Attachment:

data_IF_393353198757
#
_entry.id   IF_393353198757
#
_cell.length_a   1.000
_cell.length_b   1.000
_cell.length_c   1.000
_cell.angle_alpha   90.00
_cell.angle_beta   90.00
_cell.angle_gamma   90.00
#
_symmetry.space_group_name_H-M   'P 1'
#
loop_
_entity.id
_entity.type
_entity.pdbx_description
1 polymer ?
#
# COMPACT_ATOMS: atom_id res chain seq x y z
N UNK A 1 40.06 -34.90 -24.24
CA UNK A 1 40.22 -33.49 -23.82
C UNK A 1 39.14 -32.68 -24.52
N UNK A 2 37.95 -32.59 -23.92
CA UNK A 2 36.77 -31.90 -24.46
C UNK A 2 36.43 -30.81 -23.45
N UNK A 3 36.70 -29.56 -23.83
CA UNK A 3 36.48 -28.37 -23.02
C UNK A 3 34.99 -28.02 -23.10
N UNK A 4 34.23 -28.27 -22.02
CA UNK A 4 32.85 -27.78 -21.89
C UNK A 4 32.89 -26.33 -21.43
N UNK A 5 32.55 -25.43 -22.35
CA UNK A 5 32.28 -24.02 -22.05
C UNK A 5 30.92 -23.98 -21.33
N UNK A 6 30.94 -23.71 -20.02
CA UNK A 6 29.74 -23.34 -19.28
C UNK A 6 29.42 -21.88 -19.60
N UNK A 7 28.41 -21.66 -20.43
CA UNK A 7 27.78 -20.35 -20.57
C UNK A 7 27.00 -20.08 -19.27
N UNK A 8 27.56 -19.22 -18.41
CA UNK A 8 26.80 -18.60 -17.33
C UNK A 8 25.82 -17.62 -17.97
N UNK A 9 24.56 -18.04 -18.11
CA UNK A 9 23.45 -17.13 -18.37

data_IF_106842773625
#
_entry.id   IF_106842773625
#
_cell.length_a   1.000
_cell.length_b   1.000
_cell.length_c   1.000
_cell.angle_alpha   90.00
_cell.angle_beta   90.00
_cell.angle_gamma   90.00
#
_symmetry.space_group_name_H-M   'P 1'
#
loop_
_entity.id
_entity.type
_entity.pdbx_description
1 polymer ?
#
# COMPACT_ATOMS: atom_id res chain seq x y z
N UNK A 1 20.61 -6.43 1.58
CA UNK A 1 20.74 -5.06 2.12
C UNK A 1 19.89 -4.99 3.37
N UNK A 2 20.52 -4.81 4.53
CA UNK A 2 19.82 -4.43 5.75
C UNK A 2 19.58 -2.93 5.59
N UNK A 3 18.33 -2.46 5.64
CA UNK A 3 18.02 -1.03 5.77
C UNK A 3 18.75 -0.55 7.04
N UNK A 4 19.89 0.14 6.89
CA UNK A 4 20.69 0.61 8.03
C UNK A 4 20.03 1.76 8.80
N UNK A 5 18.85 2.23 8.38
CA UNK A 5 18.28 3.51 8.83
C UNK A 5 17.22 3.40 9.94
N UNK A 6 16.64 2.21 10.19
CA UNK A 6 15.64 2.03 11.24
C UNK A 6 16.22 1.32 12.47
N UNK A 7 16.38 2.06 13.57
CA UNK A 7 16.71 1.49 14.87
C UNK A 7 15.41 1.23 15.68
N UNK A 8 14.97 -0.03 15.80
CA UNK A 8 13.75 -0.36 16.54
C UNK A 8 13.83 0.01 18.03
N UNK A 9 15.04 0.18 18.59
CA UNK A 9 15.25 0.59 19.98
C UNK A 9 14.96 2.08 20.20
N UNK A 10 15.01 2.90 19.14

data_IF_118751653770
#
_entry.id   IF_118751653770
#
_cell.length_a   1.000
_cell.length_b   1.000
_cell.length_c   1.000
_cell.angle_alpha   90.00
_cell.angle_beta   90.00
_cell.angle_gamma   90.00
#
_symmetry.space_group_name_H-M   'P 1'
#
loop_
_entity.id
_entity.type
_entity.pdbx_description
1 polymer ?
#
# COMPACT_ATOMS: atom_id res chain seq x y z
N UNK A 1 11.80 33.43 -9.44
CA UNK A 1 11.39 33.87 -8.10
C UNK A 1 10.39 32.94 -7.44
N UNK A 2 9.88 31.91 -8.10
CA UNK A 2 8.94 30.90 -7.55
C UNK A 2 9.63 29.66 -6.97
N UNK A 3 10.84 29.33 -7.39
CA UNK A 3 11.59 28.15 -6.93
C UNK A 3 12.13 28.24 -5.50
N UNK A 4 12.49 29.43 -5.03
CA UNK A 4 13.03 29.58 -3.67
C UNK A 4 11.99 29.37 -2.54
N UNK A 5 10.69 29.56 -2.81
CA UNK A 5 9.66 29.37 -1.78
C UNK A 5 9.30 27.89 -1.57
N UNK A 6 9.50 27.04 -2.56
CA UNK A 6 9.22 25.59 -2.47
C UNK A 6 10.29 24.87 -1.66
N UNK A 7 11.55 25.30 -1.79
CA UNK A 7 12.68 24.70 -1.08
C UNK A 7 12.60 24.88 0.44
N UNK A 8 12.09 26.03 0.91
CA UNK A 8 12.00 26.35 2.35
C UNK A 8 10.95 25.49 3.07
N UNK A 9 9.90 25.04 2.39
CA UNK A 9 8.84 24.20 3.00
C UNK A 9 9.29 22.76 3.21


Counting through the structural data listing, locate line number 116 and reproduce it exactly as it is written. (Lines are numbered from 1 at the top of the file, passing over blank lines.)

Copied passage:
CA UNK A 1 11.39 33.87 -8.10